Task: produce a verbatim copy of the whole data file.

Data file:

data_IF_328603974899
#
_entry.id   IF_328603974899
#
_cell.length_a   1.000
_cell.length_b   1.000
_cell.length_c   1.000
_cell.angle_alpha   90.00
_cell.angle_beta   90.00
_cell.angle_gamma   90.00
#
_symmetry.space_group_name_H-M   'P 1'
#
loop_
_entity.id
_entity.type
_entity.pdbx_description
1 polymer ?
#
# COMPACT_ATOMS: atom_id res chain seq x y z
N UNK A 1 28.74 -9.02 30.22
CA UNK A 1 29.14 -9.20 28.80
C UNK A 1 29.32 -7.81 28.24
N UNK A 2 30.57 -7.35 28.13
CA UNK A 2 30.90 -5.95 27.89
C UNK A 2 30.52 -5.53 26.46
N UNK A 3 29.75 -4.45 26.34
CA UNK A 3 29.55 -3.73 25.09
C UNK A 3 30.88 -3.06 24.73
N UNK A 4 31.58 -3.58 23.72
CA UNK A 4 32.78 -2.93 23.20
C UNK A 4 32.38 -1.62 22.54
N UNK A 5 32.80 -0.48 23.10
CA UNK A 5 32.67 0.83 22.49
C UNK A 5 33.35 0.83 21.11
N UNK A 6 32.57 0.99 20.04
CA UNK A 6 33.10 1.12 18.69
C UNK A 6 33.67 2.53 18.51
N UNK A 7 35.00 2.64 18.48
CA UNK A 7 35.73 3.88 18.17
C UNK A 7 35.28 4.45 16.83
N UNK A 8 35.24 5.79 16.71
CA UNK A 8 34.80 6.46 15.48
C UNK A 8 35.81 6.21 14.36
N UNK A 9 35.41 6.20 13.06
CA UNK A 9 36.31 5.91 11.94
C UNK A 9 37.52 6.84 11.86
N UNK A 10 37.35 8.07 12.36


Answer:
data_IF_328603974899
#
_entry.id   IF_328603974899
#
_cell.length_a   1.000
_cell.length_b   1.000
_cell.length_c   1.000
_cell.angle_alpha   90.00
_cell.angle_beta   90.00
_cell.angle_gamma   90.00
#
_symmetry.space_group_name_H-M   'P 1'
#
loop_
_entity.id
_entity.type
_entity.pdbx_description
1 polymer ?
#
# COMPACT_ATOMS: atom_id res chain seq x y z
N UNK A 1 28.74 -9.02 30.22
CA UNK A 1 29.14 -9.20 28.80
C UNK A 1 29.32 -7.81 28.24
N UNK A 2 30.57 -7.35 28.13
CA UNK A 2 30.90 -5.95 27.89
C UNK A 2 30.52 -5.53 26.46
N UNK A 3 29.75 -4.45 26.34
CA UNK A 3 29.55 -3.73 25.09
C UNK A 3 30.88 -3.06 24.73
N UNK A 4 31.58 -3.58 23.72
CA UNK A 4 32.78 -2.93 23.20
C UNK A 4 32.38 -1.62 22.54
N UNK A 5 32.80 -0.48 23.10
CA UNK A 5 32.67 0.83 22.49
C UNK A 5 33.35 0.83 21.11
N UNK A 6 32.57 0.99 20.04
CA UNK A 6 33.10 1.12 18.69
C UNK A 6 33.67 2.53 18.51
N UNK A 7 35.00 2.64 18.48
CA UNK A 7 35.73 3.88 18.17
C UNK A 7 35.28 4.45 16.83
N UNK A 8 35.24 5.79 16.71
CA UNK A 8 34.80 6.46 15.48
C UNK A 8 35.81 6.21 14.36
N UNK A 9 35.41 6.20 13.06
CA UNK A 9 36.31 5.91 11.94
C UNK A 9 37.52 6.84 11.86
N UNK A 10 37.35 8.07 12.36